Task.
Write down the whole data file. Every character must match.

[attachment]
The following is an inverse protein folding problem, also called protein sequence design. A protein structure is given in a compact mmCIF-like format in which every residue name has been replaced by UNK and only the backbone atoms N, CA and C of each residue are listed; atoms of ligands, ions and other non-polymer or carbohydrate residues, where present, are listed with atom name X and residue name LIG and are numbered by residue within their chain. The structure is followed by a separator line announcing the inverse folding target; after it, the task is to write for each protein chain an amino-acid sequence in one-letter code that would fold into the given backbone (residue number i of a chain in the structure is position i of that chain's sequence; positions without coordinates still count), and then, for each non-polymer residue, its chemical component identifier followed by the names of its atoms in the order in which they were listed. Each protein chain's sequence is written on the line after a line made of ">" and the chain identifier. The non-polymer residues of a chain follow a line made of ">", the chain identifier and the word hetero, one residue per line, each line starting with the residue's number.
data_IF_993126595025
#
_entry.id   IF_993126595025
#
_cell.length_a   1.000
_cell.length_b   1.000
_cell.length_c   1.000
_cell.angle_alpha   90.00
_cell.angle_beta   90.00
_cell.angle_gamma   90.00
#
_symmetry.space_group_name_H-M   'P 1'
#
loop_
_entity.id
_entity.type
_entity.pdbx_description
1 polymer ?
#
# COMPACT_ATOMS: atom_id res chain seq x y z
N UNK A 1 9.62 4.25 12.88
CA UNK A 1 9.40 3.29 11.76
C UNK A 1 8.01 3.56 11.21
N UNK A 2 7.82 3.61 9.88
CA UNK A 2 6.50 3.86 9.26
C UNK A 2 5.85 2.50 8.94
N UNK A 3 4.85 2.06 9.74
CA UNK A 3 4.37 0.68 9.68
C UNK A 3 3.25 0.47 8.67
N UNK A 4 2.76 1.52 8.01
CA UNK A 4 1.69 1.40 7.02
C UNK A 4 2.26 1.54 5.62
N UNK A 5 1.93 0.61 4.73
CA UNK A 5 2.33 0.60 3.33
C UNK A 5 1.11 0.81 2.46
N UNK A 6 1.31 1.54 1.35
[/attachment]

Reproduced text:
The following is an inverse protein folding problem, also called protein sequence design. A protein structure is given in a compact mmCIF-like format in which every residue name has been replaced by UNK and only the backbone atoms N, CA and C of each residue are listed; atoms of ligands, ions and other non-polymer or carbohydrate residues, where present, are listed with atom name X and residue name LIG and are numbered by residue within their chain. The structure is followed by a separator line announcing the inverse folding target; after it, the task is to write for each protein chain an amino-acid sequence in one-letter code that would fold into the given backbone (residue number i of a chain in the structure is position i of that chain's sequence; positions without coordinates still count), and then, for each non-polymer residue, its chemical component identifier followed by the names of its atoms in the order in which they were listed. Each protein chain's sequence is written on the line after a line made of ">" and the chain identifier. The non-polymer residues of a chain follow a line made of ">", the chain identifier and the word hetero, one residue per line, each line starting with the residue's number.
data_IF_993126595025
#
_entry.id   IF_993126595025
#
_cell.length_a   1.000
_cell.length_b   1.000
_cell.length_c   1.000
_cell.angle_alpha   90.00
_cell.angle_beta   90.00
_cell.angle_gamma   90.00
#
_symmetry.space_group_name_H-M   'P 1'
#
loop_
_entity.id
_entity.type
_entity.pdbx_description
1 polymer ?
#
# COMPACT_ATOMS: atom_id res chain seq x y z
N UNK A 1 9.62 4.25 12.88
CA UNK A 1 9.40 3.29 11.76
C UNK A 1 8.01 3.56 11.21
N UNK A 2 7.82 3.61 9.88
CA UNK A 2 6.50 3.86 9.26
C UNK A 2 5.85 2.50 8.94
N UNK A 3 4.85 2.06 9.74
CA UNK A 3 4.37 0.68 9.68
C UNK A 3 3.25 0.47 8.67
N UNK A 4 2.76 1.52 8.01
CA UNK A 4 1.69 1.40 7.02
C UNK A 4 2.26 1.54 5.62
N UNK A 5 1.93 0.61 4.73
CA UNK A 5 2.33 0.60 3.33
C UNK A 5 1.11 0.81 2.46
N UNK A 6 1.31 1.54 1.35